Scientists have found that the luminous part of a jellyfish can be helpful in the search for new heart disease treatments.
A team from the Technical University of Munich extracted a fluorescent protein from jellyfish and used it to build biological sensors, which they inserted into lab-grown heart cells.
When a specific wavelength of light hits the heart cells with added sensors, they produce light, which can tell the researchers a lot about the electrical activity of the cells they’re looking at.
In particular, it shows the different amounts of potential energy during the cyclic rhythm of the heart. This information reveals the type of cell that’s selected, such as heartbeat-maintaining pacemaker cells or muscular wall cells.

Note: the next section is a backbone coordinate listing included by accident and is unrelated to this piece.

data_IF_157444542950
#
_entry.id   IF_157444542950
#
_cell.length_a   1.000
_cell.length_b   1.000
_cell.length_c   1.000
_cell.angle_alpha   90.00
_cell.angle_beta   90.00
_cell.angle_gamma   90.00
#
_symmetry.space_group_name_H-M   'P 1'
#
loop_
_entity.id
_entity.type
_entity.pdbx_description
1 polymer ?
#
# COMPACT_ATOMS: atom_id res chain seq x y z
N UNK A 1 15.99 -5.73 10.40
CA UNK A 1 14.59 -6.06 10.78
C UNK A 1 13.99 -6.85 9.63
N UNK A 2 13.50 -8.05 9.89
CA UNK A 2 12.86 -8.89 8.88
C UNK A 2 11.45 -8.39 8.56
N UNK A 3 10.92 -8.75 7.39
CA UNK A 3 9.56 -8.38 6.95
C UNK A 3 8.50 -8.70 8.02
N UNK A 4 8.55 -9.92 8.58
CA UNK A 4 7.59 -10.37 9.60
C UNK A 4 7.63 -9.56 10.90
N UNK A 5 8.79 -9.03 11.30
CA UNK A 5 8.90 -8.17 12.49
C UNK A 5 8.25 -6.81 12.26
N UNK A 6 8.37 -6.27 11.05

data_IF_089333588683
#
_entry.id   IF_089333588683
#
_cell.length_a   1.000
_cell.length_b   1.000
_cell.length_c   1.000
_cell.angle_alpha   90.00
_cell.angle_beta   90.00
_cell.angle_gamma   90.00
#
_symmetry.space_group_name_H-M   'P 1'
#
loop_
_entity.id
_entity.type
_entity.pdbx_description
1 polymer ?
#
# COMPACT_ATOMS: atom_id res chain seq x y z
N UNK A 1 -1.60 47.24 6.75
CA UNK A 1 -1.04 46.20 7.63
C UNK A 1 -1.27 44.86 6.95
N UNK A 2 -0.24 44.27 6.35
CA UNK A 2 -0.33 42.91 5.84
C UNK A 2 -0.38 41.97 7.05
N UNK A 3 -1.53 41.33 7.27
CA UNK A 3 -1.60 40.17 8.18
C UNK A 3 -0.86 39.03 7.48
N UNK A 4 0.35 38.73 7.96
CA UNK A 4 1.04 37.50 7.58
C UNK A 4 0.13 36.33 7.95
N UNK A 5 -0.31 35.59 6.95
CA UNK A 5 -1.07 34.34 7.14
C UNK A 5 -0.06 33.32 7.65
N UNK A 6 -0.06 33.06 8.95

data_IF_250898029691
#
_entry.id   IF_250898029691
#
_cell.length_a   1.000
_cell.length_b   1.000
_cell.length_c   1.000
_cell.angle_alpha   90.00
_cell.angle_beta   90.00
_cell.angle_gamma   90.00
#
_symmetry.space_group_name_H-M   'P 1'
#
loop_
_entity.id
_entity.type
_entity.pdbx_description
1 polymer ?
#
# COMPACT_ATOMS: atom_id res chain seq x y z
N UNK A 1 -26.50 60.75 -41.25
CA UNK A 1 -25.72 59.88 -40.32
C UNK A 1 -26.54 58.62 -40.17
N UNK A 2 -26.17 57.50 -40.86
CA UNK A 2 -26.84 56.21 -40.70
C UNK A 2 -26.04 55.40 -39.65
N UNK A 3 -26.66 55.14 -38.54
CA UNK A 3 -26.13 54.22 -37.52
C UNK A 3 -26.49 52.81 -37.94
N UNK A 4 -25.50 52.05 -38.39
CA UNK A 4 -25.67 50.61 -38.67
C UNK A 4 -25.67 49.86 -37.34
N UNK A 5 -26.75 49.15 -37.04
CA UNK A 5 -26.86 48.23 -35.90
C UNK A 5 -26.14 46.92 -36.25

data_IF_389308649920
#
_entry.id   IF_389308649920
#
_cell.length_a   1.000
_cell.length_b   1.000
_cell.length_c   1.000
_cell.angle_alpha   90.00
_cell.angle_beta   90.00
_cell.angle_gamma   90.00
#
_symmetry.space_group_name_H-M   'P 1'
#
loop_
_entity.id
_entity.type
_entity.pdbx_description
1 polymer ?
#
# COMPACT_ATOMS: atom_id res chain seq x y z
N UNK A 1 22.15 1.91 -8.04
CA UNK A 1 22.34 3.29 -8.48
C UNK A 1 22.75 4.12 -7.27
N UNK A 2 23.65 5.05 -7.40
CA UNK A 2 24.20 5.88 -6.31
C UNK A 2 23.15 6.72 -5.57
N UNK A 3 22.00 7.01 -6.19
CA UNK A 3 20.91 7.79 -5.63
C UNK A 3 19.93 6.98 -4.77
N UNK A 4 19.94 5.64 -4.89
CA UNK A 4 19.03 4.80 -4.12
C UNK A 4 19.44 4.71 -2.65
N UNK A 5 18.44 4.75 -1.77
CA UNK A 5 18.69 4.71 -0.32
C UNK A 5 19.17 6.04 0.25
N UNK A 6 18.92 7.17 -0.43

Once they have this information, researchers can see heart disorders such as arrhythmia on a miniature scale, to better understand what is causing abnormalities.
“In the future, we can use our method not only in the laboratory in order to study disease,” said Dr Daniel Sinnecker, a cardiologist who worked on the study. “The fact that we can investigate large numbers of cells means that we can also use this method for investigation of drugs, in which, for example, we can investigate whether a product has a negative effect on heart muscle.”
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